With the help of local authorities, Putuo District allowed children to receive regular education while playing football from primary to high school. Gifted children can now attend the Jinshajiang Road Primary School, Meilong Middle School and Caoyang No. 2 High School. Outstanding players also got the chance to get into sports school and receive professional training. They also have a dormitory, pitches and related facilities.

Qian can be proud of her achievements over the past two decades. Her teams have won about 40 championships in various competitions, including five in the European Women’s Championship.

Nearly 80 students play for professional teams and about 14 in the national women’s team.

Qian is also glad to see that more and more parents are willing to engage their children in football, including many local families. The change comes amid the promotion of campus football by the authorities.

Zhang Fei, the mother of an eight grader at Meilong, said her daughter Zhang Jingwen had been playing football since she was in kindergarten.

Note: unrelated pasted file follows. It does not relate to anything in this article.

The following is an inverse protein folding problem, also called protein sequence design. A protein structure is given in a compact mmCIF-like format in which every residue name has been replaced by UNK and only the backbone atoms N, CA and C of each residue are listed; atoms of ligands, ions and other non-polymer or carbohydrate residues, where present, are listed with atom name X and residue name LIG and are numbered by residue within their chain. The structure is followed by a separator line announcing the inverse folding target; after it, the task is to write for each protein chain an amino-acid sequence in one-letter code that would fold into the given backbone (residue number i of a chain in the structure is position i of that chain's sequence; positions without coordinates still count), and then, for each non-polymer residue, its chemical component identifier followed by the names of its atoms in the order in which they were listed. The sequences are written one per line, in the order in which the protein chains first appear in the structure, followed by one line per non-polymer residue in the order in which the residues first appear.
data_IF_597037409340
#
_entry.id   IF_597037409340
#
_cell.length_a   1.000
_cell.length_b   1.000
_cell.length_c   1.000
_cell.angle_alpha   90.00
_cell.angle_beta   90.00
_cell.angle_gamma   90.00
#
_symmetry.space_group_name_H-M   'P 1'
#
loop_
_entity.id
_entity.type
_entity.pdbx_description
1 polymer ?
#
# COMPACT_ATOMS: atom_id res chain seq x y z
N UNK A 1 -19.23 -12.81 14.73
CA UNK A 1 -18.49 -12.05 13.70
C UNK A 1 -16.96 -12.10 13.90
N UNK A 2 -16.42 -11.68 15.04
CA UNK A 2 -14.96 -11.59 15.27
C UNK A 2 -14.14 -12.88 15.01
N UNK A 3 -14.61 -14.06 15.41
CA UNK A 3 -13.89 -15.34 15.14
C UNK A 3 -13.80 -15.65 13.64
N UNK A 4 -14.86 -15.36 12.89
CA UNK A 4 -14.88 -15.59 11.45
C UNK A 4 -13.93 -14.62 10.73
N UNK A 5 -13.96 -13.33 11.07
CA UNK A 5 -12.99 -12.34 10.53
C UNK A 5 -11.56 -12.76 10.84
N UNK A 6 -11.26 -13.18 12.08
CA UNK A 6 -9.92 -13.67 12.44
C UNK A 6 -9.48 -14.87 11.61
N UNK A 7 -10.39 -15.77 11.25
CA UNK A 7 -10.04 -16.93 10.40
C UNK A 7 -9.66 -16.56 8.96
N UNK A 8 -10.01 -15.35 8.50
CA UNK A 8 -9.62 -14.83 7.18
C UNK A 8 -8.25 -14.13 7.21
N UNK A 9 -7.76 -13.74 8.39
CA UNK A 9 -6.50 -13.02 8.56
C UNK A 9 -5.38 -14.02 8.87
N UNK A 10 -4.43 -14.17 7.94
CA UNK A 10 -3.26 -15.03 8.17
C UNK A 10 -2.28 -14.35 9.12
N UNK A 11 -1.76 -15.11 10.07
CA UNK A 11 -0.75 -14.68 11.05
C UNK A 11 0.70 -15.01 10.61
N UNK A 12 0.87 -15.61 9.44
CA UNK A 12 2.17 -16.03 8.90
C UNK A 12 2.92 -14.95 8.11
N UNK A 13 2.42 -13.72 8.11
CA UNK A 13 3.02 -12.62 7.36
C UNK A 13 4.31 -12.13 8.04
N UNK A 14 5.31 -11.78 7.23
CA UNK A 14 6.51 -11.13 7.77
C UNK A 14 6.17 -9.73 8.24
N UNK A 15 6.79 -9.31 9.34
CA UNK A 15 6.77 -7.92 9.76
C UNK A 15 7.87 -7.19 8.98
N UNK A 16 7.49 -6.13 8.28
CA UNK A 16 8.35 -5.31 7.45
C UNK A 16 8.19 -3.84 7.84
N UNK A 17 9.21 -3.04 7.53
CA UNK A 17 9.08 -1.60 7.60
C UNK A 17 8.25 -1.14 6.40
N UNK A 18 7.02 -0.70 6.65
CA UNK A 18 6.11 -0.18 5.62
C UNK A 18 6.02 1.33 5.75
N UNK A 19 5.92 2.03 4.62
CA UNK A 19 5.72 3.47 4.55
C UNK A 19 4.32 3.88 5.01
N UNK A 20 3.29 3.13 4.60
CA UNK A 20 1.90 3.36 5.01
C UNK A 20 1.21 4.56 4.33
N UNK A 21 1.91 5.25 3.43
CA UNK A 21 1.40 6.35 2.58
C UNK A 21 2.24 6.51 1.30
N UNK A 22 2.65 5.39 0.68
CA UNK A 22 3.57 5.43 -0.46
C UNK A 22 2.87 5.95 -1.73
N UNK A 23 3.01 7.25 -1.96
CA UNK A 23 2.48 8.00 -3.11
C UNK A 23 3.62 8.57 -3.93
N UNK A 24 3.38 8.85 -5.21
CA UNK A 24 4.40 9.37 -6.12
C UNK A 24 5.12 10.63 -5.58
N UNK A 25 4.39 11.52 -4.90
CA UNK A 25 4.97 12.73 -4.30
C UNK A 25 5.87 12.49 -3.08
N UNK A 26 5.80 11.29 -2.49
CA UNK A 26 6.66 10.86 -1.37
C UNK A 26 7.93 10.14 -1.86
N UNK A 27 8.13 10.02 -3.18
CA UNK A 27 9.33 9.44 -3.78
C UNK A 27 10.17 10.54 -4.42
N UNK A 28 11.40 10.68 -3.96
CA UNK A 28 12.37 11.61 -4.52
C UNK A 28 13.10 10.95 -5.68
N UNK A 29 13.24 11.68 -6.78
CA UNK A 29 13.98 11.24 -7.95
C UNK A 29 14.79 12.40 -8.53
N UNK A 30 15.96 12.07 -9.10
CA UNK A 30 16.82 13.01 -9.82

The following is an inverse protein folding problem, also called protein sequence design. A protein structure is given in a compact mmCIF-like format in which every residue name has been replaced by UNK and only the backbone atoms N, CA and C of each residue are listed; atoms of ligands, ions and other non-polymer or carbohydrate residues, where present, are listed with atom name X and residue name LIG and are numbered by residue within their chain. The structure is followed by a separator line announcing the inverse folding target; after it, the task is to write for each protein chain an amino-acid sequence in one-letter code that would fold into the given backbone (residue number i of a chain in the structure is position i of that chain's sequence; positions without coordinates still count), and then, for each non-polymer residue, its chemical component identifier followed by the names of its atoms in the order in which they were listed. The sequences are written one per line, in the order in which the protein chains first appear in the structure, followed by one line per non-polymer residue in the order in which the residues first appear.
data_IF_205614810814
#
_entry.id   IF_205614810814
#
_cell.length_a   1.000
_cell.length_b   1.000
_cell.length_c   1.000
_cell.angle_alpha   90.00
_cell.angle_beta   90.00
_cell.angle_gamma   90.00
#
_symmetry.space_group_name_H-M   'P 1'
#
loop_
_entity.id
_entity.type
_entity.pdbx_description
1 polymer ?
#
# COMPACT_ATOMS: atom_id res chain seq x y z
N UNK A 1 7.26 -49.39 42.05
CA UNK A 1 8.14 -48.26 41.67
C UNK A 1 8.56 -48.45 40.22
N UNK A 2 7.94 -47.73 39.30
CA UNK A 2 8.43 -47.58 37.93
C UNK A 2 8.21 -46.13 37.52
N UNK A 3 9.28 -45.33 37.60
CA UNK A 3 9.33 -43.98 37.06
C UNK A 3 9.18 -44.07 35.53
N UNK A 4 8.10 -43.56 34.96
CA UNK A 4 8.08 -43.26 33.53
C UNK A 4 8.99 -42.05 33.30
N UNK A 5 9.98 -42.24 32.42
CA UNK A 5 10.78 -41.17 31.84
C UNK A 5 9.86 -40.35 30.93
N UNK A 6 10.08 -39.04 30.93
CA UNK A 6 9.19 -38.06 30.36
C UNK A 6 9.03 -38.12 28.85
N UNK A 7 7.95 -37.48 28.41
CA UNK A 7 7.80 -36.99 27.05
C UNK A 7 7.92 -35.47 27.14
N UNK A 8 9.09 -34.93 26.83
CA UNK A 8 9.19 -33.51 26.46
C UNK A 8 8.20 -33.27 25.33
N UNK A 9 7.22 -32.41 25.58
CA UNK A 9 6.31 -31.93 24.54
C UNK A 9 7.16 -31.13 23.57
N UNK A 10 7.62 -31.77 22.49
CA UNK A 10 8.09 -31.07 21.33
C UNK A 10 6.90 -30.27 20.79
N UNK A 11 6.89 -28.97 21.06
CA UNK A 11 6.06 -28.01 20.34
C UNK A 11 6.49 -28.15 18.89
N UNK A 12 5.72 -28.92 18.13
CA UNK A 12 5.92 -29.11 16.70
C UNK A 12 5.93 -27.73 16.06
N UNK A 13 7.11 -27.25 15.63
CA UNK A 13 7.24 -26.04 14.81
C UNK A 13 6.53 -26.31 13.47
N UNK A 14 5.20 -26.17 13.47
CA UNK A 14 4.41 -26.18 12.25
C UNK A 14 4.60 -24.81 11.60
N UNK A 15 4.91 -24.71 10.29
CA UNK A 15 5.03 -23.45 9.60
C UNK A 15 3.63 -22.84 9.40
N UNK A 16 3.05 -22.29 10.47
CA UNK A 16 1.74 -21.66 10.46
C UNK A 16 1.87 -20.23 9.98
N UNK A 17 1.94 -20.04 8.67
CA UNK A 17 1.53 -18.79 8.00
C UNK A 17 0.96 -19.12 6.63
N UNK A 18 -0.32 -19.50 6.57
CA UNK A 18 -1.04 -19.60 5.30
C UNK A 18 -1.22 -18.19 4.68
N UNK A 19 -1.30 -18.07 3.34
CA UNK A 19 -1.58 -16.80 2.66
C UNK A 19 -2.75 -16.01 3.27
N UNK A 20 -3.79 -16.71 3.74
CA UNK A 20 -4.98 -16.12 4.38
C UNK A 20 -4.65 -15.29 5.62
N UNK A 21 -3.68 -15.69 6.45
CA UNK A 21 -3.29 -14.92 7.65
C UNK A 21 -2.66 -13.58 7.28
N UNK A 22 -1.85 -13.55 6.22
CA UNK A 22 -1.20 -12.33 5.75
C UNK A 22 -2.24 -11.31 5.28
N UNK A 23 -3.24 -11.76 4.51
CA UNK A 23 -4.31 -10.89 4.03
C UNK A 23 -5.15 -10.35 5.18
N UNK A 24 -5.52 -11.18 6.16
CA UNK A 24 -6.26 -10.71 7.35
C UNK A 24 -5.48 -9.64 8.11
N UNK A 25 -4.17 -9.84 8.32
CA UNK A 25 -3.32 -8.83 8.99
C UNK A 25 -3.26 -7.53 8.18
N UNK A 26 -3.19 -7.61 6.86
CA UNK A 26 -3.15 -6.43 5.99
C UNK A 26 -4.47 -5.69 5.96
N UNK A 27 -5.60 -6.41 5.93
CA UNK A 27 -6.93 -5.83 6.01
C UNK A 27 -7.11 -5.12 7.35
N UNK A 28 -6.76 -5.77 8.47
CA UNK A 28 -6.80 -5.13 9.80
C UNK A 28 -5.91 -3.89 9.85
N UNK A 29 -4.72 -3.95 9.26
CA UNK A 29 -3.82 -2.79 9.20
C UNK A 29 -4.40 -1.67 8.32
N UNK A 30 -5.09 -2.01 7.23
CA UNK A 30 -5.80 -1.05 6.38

“She was brought up by her grandparents, who really spoiled her,” said Zhang. “So I wish she could be tougher and develop comprehensively by playing football.”

She is obviously satisfied with the result.

Zhang also said she wouldn’t mind if her daughter pursued a career in football.

Qian said more and more schools now have girls’ football teams, making it possible for them to develop skills through competitions.

“We would only play with boys and only had few competitions in the past,” she said. “But now, we can play 30 to 40 games each year.”

Qian said all these changes would help promote women’s football in China but she said we needed to do more to build an environment for the development of the game.

“We need more kids playing the game and we also need more people being aware of the game, such as the parents,” she said. “Currently, many of the public actually know little about football and do not know how to appreciate the game.

“But things are getting better and I’m confident we will make greater progress in the future,” she added.

Dong Jun / SHINE
Dong Jun / SHINE
Ti Gong